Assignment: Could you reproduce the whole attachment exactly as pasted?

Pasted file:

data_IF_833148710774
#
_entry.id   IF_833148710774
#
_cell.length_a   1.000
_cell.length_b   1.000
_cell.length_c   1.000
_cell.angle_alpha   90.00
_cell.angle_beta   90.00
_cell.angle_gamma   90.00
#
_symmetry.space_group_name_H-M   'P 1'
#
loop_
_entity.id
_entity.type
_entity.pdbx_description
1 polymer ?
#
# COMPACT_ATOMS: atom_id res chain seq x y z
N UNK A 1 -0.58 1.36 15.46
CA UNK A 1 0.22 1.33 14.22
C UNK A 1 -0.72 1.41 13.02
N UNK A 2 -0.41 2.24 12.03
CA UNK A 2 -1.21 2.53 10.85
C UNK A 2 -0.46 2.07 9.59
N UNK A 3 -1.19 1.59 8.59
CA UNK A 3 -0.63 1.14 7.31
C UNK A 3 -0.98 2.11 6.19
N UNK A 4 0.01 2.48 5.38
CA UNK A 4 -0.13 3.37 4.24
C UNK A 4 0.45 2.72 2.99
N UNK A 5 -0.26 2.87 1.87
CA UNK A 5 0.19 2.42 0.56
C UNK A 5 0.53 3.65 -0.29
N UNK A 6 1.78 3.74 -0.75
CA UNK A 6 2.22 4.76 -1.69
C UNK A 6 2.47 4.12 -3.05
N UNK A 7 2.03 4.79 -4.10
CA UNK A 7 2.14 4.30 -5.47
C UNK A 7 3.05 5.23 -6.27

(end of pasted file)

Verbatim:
data_IF_833148710774
#
_entry.id   IF_833148710774
#
_cell.length_a   1.000
_cell.length_b   1.000
_cell.length_c   1.000
_cell.angle_alpha   90.00
_cell.angle_beta   90.00
_cell.angle_gamma   90.00
#
_symmetry.space_group_name_H-M   'P 1'
#
loop_
_entity.id
_entity.type
_entity.pdbx_description
1 polymer ?
#
# COMPACT_ATOMS: atom_id res chain seq x y z
N UNK A 1 -0.58 1.36 15.46
CA UNK A 1 0.22 1.33 14.22
C UNK A 1 -0.72 1.41 13.02
N UNK A 2 -0.41 2.24 12.03
CA UNK A 2 -1.21 2.53 10.85
C UNK A 2 -0.46 2.07 9.59
N UNK A 3 -1.19 1.59 8.59
CA UNK A 3 -0.63 1.14 7.31
C UNK A 3 -0.98 2.11 6.19
N UNK A 4 0.01 2.48 5.38
CA UNK A 4 -0.13 3.37 4.24
C UNK A 4 0.45 2.72 2.99
N UNK A 5 -0.26 2.87 1.87
CA UNK A 5 0.19 2.42 0.56
C UNK A 5 0.53 3.65 -0.29
N UNK A 6 1.78 3.74 -0.75
CA UNK A 6 2.22 4.76 -1.69
C UNK A 6 2.47 4.12 -3.05
N UNK A 7 2.03 4.79 -4.10
CA UNK A 7 2.14 4.30 -5.47
C UNK A 7 3.05 5.23 -6.27